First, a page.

TSLA has transcended the electric car market, in fact marketing itself as a competitor to gas cars of the same price range. Who in their right minds would purchase a Volt or Plug In without the explicit goal of being environmentally friendly, when for the same price you could buy some very, very nice gasoline cars? However, the same question does not apply to TSLA, let's look at another table I have put together using data from here, here, and here.
Comparison of Model S vs. Top Luxury Gasoline Cars
|Model S||MB E550 4Matic||Audi (OTCPK:AUDVF) A7||BMW 5 Series GT|
|Fuel Economy - mpg||95 Com.||22 Com.||21 Com.||24 Com.|
|Warranty||4 yr/50k m||4 yr/50k mi||4 yr/50k m||4 yr/50k m|
|Weight||4647.3 lb||4145 lb||4167 lb||4641 lb|
|Cargo Room||63 cu ft||15.9 cu ft||24.5 cu ft||20.7 cu ft|
As you can clearly see, the Model S is directly comparable to the luxury gasoline cars in its price range, while in some cases beating them, most notably in cargo room and logically MPG. In addition, Musk personally guaranteed against depreciation for worried potential buyers. All this being said, I think we can agree on the marvels that TSLA has truly accomplished. So then the only question that remains is, how does TSLA attain the size and notoriety of a company that has an established brand and mass market appeal like BMW?
The Path Forward
TSLA will achieve the size, market cap and sales of a company like BMW by offering a better product in almost every sense of the word for every major price point that BMW offers a product at! It will certainly take time, but I have no doubt that this is the moderately long term intention of Musk. We know this because of exclusive interviews, and a quality article has offered some very, very interesting details.
"What the world really needs is a great, affordable electric car," Musk said in the interview. "I'm not going to let anything go, no matter what people offer, until I complete that mission."
Timetables point to the release of the highly anticipated Model X in late 2014, this is a car that I am particularly looking forward to as it captures the crossover market segment. A BMW owner chimed in on the Tesla Forums:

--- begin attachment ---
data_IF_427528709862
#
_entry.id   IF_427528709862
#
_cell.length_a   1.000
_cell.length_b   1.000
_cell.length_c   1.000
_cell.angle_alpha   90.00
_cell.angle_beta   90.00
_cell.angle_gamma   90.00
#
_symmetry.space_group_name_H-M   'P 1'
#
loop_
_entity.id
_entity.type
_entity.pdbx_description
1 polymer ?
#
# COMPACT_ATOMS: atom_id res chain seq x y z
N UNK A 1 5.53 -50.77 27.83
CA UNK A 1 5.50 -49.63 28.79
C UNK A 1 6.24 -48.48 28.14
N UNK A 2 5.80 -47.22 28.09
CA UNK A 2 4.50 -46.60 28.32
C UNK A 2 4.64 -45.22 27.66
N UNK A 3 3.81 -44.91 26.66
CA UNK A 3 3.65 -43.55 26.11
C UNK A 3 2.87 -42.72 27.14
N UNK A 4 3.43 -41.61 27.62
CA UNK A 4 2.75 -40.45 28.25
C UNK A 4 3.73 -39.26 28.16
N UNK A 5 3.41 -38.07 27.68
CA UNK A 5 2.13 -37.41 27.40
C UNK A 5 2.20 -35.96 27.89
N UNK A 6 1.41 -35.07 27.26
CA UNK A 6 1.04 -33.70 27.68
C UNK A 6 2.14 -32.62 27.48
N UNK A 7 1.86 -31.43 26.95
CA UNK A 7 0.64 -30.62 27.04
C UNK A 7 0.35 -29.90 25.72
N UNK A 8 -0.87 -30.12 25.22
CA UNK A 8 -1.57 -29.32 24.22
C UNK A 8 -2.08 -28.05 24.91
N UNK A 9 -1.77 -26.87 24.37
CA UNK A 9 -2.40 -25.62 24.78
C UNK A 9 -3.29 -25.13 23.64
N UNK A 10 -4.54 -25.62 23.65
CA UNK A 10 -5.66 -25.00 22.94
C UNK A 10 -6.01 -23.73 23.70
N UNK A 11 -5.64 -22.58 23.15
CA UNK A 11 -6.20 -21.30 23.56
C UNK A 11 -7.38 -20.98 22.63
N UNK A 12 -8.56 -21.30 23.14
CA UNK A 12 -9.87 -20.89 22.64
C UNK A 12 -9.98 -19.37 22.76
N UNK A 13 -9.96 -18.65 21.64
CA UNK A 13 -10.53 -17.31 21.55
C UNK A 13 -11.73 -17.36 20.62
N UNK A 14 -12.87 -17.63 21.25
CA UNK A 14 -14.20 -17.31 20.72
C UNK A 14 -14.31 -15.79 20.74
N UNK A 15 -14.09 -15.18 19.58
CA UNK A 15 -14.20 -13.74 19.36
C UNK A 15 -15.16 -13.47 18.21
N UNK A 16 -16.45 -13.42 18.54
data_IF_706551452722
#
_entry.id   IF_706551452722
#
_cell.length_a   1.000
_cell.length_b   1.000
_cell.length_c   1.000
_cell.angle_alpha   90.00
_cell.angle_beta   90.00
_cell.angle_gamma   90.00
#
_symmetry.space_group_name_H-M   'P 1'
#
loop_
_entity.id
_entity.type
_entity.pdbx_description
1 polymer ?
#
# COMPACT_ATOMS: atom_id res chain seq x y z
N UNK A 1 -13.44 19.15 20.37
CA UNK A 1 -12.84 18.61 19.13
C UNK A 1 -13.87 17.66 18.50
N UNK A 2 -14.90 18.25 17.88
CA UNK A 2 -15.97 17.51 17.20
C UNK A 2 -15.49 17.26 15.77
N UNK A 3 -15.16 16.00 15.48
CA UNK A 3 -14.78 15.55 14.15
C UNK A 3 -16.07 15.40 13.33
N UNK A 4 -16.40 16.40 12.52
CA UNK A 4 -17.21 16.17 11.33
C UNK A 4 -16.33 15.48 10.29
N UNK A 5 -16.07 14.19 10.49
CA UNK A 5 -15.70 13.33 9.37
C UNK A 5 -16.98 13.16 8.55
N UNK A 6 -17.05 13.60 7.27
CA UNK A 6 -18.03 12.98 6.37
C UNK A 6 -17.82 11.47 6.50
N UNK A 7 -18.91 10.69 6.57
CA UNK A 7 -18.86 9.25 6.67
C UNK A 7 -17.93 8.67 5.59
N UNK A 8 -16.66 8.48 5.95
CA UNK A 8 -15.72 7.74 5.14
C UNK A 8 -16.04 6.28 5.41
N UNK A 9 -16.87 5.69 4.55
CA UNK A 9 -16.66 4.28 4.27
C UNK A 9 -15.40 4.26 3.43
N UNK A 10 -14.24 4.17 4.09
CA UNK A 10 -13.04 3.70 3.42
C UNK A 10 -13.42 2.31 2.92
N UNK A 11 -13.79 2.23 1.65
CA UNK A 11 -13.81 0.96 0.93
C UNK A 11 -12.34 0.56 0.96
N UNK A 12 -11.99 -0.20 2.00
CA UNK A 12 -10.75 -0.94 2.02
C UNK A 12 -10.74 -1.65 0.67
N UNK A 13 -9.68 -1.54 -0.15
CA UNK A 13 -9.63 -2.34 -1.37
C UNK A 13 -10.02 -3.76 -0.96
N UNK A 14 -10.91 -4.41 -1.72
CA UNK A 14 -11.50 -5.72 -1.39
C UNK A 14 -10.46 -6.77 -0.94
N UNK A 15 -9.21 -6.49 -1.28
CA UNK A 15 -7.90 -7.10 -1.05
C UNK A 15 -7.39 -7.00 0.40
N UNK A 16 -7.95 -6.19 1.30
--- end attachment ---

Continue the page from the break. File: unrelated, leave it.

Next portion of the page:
"I currently own a BMW X5 and want to replace that with the Model X (in.. sadly... 2015 when they are able to deliver)."
In addition to the crossover segment, the most anticipated car on my watchlist coming out of the TSLA brain trust is the company's future competitor to the BMW 3-Series. If TSLA can achieve anything similar to what it achieved in the Model S relative to the 5-Series GT, then BMW should be very, very worried. The following image comes courtesy of the shareholder meeting.
The "Third Generation Platform" is the 3-Series competitor in question, and with a suggested range of over 200 miles at a price point close to the current Ford, Chevy and Toyota electrics at around $30K, that would be a game changer.
With these 3 offerings in these three segments, I believe that TSLA will be able to capture the market by storm. However, it doesn't stop there. What most people don't realize is that TSLA is also working with Google (NASDAQ:GOOG) in an entirely different and entirely infantile segment of the market, the autonomous car. All of this, combined with future international sales, leads me to believe in the company potential for success as well as the practicality of the vision of the CEO.
TSLA was once highly shorted and long written off as a company led by a CEO with nothing but vision; the company allegedly lacked the capacity, know how and product to back up the investment. In the last several months the company's share price has skyrocketed, and many analysts and investors have called a top to the winning spree, some venturing as far as to call it a "bubble". Contrary to many, I believe that the market is fairly valuing, if not under valuing the company's shares, given the size of the float at approximately 115M and the capacity the company has to grow revenue. The company will undoubtedly release more cars, and with the three known future cars in the pipeline, I believe that TSLA will cement itself as a car brand that offers economical luxury, all whilst promoting green technologies. In addition, the prospects of infant industries, such as autonomous automobiles, seem high and unaccounted for. At the end of the day though, the key to the success of TSLA in the next decade will be the simple fact that the company is leaps and bounds ahead of every single one of its peers, both gasoline and electric, and with the emergence of TSLA as a real player on the field, trade secrets now matter perhaps more than ever before.